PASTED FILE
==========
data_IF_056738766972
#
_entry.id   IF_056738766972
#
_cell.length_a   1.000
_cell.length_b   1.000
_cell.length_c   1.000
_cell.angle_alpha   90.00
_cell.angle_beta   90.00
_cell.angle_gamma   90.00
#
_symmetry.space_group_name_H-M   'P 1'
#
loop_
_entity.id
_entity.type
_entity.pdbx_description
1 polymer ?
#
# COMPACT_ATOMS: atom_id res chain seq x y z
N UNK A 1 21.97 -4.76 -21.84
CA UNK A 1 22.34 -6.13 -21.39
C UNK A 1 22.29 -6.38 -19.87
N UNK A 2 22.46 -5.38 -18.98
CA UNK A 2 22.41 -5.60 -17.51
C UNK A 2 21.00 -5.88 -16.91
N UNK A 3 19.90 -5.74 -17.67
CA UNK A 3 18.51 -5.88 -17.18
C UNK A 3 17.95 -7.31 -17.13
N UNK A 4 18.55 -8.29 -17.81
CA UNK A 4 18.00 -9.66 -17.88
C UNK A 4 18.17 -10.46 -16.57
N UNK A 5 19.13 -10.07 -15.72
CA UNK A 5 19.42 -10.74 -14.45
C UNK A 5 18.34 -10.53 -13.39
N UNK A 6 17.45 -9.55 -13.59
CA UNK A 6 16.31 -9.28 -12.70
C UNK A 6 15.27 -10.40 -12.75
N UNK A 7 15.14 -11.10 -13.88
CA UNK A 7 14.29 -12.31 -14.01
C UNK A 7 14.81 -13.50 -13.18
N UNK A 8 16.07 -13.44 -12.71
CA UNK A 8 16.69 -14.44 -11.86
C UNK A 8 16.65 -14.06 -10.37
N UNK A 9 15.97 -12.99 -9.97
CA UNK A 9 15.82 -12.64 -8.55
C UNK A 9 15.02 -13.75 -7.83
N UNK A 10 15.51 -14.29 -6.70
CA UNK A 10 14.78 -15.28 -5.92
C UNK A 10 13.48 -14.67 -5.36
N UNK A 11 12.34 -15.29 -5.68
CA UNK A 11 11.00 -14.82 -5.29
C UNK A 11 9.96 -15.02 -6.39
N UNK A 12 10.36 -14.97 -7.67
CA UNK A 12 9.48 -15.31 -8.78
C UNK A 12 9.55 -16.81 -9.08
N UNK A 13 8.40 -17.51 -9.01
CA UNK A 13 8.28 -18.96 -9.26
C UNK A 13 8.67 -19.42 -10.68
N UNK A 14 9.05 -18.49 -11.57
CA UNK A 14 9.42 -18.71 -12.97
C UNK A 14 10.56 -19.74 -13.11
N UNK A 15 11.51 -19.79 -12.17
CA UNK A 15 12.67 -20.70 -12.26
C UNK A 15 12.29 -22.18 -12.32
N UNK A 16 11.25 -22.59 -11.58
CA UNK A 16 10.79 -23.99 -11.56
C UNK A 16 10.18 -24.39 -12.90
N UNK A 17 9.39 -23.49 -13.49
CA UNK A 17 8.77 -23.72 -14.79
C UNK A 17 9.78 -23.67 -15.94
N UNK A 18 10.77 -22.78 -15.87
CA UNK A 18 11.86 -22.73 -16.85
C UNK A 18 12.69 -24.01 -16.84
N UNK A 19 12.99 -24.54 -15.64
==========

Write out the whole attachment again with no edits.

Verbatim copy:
data_IF_056738766972
#
_entry.id   IF_056738766972
#
_cell.length_a   1.000
_cell.length_b   1.000
_cell.length_c   1.000
_cell.angle_alpha   90.00
_cell.angle_beta   90.00
_cell.angle_gamma   90.00
#
_symmetry.space_group_name_H-M   'P 1'
#
loop_
_entity.id
_entity.type
_entity.pdbx_description
1 polymer ?
#
# COMPACT_ATOMS: atom_id res chain seq x y z
N UNK A 1 21.97 -4.76 -21.84
CA UNK A 1 22.34 -6.13 -21.39
C UNK A 1 22.29 -6.38 -19.87
N UNK A 2 22.46 -5.38 -18.98
CA UNK A 2 22.41 -5.60 -17.51
C UNK A 2 21.00 -5.88 -16.91
N UNK A 3 19.90 -5.74 -17.67
CA UNK A 3 18.51 -5.88 -17.18
C UNK A 3 17.95 -7.31 -17.13
N UNK A 4 18.55 -8.29 -17.81
CA UNK A 4 18.00 -9.66 -17.88
C UNK A 4 18.17 -10.46 -16.57
N UNK A 5 19.13 -10.07 -15.72
CA UNK A 5 19.42 -10.74 -14.45
C UNK A 5 18.34 -10.53 -13.39
N UNK A 6 17.45 -9.55 -13.59
CA UNK A 6 16.31 -9.28 -12.70
C UNK A 6 15.27 -10.40 -12.75
N UNK A 7 15.14 -11.10 -13.88
CA UNK A 7 14.29 -12.31 -14.01
C UNK A 7 14.81 -13.50 -13.18
N UNK A 8 16.07 -13.44 -12.71
CA UNK A 8 16.69 -14.44 -11.86
C UNK A 8 16.65 -14.06 -10.37
N UNK A 9 15.97 -12.99 -9.97
CA UNK A 9 15.82 -12.64 -8.55
C UNK A 9 15.02 -13.75 -7.83
N UNK A 10 15.51 -14.29 -6.70
CA UNK A 10 14.78 -15.28 -5.92
C UNK A 10 13.48 -14.67 -5.36
N UNK A 11 12.34 -15.29 -5.68
CA UNK A 11 11.00 -14.82 -5.29
C UNK A 11 9.96 -15.02 -6.39
N UNK A 12 10.36 -14.97 -7.67
CA UNK A 12 9.48 -15.31 -8.78
C UNK A 12 9.55 -16.81 -9.08
N UNK A 13 8.40 -17.51 -9.01
CA UNK A 13 8.28 -18.96 -9.26
C UNK A 13 8.67 -19.42 -10.68
N UNK A 14 9.05 -18.49 -11.57
CA UNK A 14 9.42 -18.71 -12.97
C UNK A 14 10.56 -19.74 -13.11
N UNK A 15 11.51 -19.79 -12.17
CA UNK A 15 12.67 -20.70 -12.26
C UNK A 15 12.29 -22.18 -12.32
N UNK A 16 11.25 -22.59 -11.58
CA UNK A 16 10.79 -23.99 -11.56
C UNK A 16 10.18 -24.39 -12.90
N UNK A 17 9.39 -23.49 -13.49
CA UNK A 17 8.77 -23.72 -14.79
C UNK A 17 9.78 -23.67 -15.94
N UNK A 18 10.77 -22.78 -15.87
CA UNK A 18 11.86 -22.73 -16.85
C UNK A 18 12.69 -24.01 -16.84
N UNK A 19 12.99 -24.54 -15.64